Cognitive ToyBox – Achieving Early Literacy in Davie County

Felicia McClamrock, NC Pre-K teacher at Central Davie Preschool watches as preschool student Colt Sexton completes an assessment with Cognitive ToyBox

By Jeanna Baxter White

Davie County Schools is continuing to make strides in addressing key challenges to kindergarten readiness. Through DavieLEADS, a partnership with the Mebane Foundation, Davie County Schools has had the unique opportunity to pilot solutions that can move the needle in early childhood education.

From the outset, Peggy Nuckolls, director of preschool services, and Stephanie Nelson, preschool collaborative teacher, identified the need for better assessment tools. In seeking an assessment tool that was less subjective and more objective, they chose to pilot Cognitive ToyBox, a game-based assessment platform to measure school readiness. Their goal was to increase the reliability of student assessments across the county.  Now in their second year of using the tool, both administrators and teachers have found it to be effective in addressing their assessment needs.

Josey Redinger, NC Pre-K teacher at Central Davie Preschool watches as preschool student Alan Reyes works with Cognitive ToyBox

Josey Redinger, NC Pre-K teacher at Central Davie Preschool watches as preschool student Alan Reyes works with Cognitive ToyBox

“Through Cognitive ToyBox, we have an unprecedented level of individualized data across language and literacy, math and social-emotional development that we can use to improve instruction and individualization on an ongoing basis,” said Nuckolls.

Cognitive ToyBox enables direct assessment of early language, literacy, math, and social-emotional skills. Using a touchscreen device, students play one assessment game per week for an average of five minutes, and teachers have access to NC standards-aligned reports that support them in planning for instruction and for supporting individual student needs. For the 2018-2019 school year, the goal was to familiarize teachers with the data-driven instructional planning opportunities available through using this assessment data.

Central Davie PreSchool student Serenity Rose works with Cognitive ToyBox

Central Davie preschool student Serenity Rose works with Cognitive ToyBox

Key to this model was the strong collaboration between Nelson and the school system’s NC Pre-K teachers. Nelson also coached a subset of NC Pre-K teachers located in childcare programs. They discussed how to review and use their assessment data to differentiate learning opportunities based on children’s progress.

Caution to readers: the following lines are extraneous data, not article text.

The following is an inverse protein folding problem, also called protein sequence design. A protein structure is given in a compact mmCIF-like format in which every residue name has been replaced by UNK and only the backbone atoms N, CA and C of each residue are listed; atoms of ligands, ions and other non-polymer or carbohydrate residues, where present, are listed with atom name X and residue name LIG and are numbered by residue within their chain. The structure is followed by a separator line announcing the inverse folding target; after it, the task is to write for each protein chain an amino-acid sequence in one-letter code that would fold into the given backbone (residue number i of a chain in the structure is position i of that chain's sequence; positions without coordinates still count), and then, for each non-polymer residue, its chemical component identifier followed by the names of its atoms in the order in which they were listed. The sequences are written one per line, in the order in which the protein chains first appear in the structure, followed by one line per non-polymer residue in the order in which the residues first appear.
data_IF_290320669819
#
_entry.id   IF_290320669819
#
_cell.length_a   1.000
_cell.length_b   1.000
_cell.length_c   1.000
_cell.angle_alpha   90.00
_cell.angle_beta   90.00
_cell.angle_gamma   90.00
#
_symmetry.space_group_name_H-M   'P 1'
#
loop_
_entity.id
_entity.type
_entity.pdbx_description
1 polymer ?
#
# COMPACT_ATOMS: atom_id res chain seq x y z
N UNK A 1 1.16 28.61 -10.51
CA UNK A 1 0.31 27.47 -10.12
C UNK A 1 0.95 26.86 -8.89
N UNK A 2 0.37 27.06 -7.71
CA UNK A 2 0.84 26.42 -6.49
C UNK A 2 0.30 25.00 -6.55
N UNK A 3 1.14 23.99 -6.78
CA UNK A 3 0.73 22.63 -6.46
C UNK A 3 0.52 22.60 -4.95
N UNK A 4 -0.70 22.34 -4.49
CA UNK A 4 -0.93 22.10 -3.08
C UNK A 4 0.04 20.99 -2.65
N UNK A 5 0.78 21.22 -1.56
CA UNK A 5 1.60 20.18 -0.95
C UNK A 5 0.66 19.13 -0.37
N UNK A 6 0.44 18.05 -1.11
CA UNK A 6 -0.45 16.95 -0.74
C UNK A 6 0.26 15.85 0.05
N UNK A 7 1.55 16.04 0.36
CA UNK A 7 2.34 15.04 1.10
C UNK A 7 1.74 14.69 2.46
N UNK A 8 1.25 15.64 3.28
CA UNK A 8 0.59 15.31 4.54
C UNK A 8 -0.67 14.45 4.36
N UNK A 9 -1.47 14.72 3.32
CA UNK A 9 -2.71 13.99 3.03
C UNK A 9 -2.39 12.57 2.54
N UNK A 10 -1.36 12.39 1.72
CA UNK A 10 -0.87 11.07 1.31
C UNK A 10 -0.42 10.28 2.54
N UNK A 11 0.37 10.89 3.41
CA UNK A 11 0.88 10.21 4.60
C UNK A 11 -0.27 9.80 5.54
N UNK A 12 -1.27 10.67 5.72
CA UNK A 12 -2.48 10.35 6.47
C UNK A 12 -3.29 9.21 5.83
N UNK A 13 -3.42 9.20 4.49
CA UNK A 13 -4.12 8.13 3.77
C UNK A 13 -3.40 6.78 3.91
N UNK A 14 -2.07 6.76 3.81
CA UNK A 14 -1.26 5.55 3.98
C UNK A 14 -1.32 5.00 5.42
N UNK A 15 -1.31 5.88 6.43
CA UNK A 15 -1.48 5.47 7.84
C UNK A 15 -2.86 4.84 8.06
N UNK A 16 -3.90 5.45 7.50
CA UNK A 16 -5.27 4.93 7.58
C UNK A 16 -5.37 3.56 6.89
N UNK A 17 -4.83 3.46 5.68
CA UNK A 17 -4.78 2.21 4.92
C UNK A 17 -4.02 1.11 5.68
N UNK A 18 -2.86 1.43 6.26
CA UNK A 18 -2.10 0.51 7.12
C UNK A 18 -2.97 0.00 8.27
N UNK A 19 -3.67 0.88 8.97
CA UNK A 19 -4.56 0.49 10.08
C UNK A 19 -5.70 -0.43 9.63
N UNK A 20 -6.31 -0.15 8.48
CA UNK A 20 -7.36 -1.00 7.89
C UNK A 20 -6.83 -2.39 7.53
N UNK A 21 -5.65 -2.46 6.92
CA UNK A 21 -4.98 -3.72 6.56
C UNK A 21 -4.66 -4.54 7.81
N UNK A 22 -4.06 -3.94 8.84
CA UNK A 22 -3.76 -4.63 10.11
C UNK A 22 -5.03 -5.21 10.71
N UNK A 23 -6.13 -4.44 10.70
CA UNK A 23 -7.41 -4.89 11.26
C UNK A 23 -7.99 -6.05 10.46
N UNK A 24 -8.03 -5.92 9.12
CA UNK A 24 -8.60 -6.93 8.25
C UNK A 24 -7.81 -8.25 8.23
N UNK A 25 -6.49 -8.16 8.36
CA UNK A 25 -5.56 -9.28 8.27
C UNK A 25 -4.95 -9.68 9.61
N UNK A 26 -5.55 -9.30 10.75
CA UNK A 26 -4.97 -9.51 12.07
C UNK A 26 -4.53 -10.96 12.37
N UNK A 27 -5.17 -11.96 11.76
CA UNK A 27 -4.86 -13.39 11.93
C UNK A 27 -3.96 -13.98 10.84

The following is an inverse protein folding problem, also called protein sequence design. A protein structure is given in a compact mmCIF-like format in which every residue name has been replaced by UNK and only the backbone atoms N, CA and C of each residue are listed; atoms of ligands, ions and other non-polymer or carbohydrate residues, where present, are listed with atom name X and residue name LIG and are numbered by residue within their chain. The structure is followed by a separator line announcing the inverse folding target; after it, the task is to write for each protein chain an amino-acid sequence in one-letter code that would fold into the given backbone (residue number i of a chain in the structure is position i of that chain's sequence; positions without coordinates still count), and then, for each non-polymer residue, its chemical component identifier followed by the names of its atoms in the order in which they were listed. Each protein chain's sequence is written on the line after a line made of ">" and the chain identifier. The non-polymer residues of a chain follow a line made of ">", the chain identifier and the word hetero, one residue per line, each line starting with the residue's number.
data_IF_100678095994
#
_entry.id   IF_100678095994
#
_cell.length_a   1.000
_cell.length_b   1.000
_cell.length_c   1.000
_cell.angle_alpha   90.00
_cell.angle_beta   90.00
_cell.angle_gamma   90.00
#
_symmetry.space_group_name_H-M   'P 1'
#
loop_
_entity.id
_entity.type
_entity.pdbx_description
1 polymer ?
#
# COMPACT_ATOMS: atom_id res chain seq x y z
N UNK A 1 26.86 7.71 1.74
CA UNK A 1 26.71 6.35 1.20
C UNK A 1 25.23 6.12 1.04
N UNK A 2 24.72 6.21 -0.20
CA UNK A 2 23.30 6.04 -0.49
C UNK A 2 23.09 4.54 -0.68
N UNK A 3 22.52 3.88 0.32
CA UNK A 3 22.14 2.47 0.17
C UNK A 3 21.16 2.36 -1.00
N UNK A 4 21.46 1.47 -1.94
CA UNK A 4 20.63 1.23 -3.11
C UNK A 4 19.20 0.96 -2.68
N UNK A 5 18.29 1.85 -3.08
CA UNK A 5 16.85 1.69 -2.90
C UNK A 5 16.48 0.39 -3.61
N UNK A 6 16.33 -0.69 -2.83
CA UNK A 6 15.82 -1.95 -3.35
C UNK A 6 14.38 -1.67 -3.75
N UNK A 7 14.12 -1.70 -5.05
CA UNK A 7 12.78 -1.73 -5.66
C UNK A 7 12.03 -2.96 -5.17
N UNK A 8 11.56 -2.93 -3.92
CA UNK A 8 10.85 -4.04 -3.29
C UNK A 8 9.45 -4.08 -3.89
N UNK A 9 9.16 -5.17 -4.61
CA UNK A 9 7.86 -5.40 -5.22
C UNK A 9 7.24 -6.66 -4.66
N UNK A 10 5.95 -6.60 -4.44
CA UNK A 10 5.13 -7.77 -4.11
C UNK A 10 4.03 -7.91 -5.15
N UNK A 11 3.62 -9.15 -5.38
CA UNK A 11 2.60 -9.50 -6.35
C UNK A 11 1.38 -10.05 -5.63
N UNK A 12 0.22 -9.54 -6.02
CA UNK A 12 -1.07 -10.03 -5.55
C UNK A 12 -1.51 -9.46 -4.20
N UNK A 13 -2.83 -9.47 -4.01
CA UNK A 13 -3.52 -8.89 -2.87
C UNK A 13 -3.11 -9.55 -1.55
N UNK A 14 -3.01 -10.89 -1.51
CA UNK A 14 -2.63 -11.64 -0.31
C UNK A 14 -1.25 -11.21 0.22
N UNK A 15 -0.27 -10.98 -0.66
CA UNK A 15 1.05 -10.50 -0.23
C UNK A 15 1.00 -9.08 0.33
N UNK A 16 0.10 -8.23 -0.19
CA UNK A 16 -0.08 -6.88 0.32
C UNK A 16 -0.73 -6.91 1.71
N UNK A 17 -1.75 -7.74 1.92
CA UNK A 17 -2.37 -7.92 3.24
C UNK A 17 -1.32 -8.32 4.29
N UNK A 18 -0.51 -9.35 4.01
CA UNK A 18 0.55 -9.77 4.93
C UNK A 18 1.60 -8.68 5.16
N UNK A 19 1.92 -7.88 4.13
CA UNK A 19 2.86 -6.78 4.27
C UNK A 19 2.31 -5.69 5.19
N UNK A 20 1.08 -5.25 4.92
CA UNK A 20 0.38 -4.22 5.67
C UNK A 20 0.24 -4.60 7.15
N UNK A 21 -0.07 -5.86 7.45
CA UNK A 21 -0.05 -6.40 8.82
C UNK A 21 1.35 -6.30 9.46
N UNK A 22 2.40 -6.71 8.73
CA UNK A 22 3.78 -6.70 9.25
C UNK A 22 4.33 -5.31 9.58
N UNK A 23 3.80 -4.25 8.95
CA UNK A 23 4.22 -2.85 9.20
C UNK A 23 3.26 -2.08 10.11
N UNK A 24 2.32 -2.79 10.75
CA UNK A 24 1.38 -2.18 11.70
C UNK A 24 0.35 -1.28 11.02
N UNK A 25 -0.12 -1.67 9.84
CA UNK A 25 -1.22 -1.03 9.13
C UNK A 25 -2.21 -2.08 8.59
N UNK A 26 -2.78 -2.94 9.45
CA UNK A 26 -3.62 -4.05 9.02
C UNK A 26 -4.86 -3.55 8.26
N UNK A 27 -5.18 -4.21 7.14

“Throughout the course of the year, teachers became more comfortable with using the reports on their own to make decisions on small group instruction on a weekly basis,” shared Nelson.

“I really enjoy using Cognitive ToyBox in my classroom with my students,” said Felicia McClamrock, who teaches NC Pre-K at Central Davie and was one of the three DCS teachers who piloted the program last year. “It is a great program for our children, and they enjoy using it. It is also easy for them to use. The program helps me know what level my students are on, what they know, and what they need to work on. It helps me to know who needs more individual attention in certain areas, and I learned that some of the students that I thought had mastered certain skills were the ones that needed the extra help.”

Felicia McClamrock, NC Pre-K teacher at Central Davie Preschool watches as preschool student Serenity Rose works with Cognitive ToyBox

Felicia McClamrock, NC Pre-K teacher at Central Davie Preschool watches as preschool student Serenity Rose works with Cognitive ToyBox

“I like that it is aligned with what I am teaching and it helps me spend less time doing assessments, and I can use the data from the assessments and get exactly what I need for meetings, report cards and teaching in the classroom,” McClamrock added.

The time-savings stems from a reduction in typing and paperwork. Traditionally, teachers would need to write notes on each child and then type them into a digital system after class. Cognitive ToyBox’s game-based assessments automate that process by automatically collecting the data and organizing it into reports and recommendations for teachers.

In addition to the time she saves using the assessments, Josey Redinger, who teaches at Central Davie and was part of the pilot program, also appreciates the teacher-led portion of the platform. “It allows me to reinforce concepts again and again.”

Josey Redinger, NC Pre-K teacher at Central Davie preschool watches as pre-k student Zakoiya Summers works with Cognitive ToyBox

Josey Redinger, NC Pre-K teacher at Central Davie preschool watches as preschool student Zakoiya Summers works with Cognitive ToyBox

Meredith Koeval, NC Pre-K teacher at Shady Grove Elementary, agrees that Cognitive ToyBox has the potential to be a good tool for assessments and said she appreciates that it keeps data all in one place and tends to be faster than her own teacher-created assessments. “This tool helps me keep more data on students throughout the year so I can track their progress better. Sometimes, though, I can tell children are just randomly guessing when they complete the independent portion of the game, which does not lead to an accurate assessment. When I am working hands on doing the teacher-led portion, I do not have that issue.”